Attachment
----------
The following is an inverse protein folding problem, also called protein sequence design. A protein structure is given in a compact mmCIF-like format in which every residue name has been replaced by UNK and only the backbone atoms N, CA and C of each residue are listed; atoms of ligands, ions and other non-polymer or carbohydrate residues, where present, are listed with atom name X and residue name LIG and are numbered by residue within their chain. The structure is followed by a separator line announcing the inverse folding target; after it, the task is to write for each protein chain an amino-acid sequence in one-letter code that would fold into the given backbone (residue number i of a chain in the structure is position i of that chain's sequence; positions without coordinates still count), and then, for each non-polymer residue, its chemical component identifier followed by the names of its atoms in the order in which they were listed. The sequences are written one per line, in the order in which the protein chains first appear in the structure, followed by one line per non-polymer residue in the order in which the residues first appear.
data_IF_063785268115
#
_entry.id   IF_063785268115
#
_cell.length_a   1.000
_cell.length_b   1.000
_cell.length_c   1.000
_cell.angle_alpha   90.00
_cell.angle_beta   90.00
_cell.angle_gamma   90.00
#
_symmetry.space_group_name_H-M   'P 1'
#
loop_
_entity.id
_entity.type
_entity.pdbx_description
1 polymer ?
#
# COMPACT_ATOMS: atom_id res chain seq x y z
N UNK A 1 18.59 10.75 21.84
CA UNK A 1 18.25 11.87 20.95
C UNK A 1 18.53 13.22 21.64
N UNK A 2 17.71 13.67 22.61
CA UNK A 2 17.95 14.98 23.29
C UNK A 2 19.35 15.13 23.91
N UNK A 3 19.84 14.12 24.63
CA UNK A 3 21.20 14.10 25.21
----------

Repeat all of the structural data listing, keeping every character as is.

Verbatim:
The following is an inverse protein folding problem, also called protein sequence design. A protein structure is given in a compact mmCIF-like format in which every residue name has been replaced by UNK and only the backbone atoms N, CA and C of each residue are listed; atoms of ligands, ions and other non-polymer or carbohydrate residues, where present, are listed with atom name X and residue name LIG and are numbered by residue within their chain. The structure is followed by a separator line announcing the inverse folding target; after it, the task is to write for each protein chain an amino-acid sequence in one-letter code that would fold into the given backbone (residue number i of a chain in the structure is position i of that chain's sequence; positions without coordinates still count), and then, for each non-polymer residue, its chemical component identifier followed by the names of its atoms in the order in which they were listed. The sequences are written one per line, in the order in which the protein chains first appear in the structure, followed by one line per non-polymer residue in the order in which the residues first appear.
data_IF_063785268115
#
_entry.id   IF_063785268115
#
_cell.length_a   1.000
_cell.length_b   1.000
_cell.length_c   1.000
_cell.angle_alpha   90.00
_cell.angle_beta   90.00
_cell.angle_gamma   90.00
#
_symmetry.space_group_name_H-M   'P 1'
#
loop_
_entity.id
_entity.type
_entity.pdbx_description
1 polymer ?
#
# COMPACT_ATOMS: atom_id res chain seq x y z
N UNK A 1 18.59 10.75 21.84
CA UNK A 1 18.25 11.87 20.95
C UNK A 1 18.53 13.22 21.64
N UNK A 2 17.71 13.67 22.61
CA UNK A 2 17.95 14.98 23.29
C UNK A 2 19.35 15.13 23.91
N UNK A 3 19.84 14.12 24.63
CA UNK A 3 21.20 14.10 25.21